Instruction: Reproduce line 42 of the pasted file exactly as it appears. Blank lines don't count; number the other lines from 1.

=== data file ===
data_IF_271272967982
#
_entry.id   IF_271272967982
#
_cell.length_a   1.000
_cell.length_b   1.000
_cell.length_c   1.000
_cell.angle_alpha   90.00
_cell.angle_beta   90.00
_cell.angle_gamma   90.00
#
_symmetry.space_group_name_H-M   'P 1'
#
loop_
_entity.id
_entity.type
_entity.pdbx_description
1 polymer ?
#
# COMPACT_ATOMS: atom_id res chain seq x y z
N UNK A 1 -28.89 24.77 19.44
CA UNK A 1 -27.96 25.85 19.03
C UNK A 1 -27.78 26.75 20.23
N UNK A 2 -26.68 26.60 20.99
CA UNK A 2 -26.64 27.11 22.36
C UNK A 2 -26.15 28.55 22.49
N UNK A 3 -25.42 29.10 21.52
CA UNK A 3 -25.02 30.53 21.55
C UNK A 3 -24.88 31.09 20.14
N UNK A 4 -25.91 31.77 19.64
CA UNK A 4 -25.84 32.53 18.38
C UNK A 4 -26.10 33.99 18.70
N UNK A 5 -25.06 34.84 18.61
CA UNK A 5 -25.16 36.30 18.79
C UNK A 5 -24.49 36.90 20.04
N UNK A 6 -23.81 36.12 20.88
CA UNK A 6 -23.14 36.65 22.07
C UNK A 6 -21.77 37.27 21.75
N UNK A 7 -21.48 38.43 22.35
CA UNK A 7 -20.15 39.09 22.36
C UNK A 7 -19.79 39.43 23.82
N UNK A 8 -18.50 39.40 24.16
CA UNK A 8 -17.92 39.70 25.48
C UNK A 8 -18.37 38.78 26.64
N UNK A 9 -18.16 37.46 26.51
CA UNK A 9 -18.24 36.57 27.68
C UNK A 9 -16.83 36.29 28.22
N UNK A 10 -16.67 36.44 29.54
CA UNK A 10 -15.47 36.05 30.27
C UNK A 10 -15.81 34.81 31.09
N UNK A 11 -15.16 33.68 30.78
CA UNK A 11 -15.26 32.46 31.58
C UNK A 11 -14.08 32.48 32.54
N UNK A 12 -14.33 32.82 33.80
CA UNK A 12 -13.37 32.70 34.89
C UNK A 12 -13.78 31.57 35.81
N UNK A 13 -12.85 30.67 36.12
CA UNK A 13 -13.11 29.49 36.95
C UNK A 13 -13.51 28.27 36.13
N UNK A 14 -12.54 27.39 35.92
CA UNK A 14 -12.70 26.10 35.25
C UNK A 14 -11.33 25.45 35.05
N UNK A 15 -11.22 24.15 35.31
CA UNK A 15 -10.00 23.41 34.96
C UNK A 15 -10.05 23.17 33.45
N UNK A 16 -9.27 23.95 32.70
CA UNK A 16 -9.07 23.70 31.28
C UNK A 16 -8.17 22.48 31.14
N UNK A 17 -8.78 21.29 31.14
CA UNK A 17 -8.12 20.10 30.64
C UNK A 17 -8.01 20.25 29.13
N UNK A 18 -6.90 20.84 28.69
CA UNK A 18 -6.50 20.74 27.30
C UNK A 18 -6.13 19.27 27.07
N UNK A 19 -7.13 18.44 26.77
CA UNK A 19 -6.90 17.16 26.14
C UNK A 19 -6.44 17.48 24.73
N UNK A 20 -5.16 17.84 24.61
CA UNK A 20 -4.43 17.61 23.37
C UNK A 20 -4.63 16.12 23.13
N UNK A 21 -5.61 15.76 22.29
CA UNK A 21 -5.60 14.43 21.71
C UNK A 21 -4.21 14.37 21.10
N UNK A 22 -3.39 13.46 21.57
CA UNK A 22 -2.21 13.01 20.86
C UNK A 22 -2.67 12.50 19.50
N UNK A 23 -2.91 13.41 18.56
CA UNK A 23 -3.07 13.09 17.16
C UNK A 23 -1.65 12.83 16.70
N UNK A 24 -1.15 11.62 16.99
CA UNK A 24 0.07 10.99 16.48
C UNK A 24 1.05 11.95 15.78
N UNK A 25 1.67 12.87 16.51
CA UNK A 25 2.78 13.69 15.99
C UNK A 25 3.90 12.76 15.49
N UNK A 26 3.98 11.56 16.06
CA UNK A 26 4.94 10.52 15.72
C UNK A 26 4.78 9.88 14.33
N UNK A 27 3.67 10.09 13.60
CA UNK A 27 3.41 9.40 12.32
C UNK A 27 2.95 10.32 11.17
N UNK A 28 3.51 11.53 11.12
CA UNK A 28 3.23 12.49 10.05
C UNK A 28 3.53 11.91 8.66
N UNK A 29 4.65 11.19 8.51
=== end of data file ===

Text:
N UNK A 8 -18.50 39.40 24.16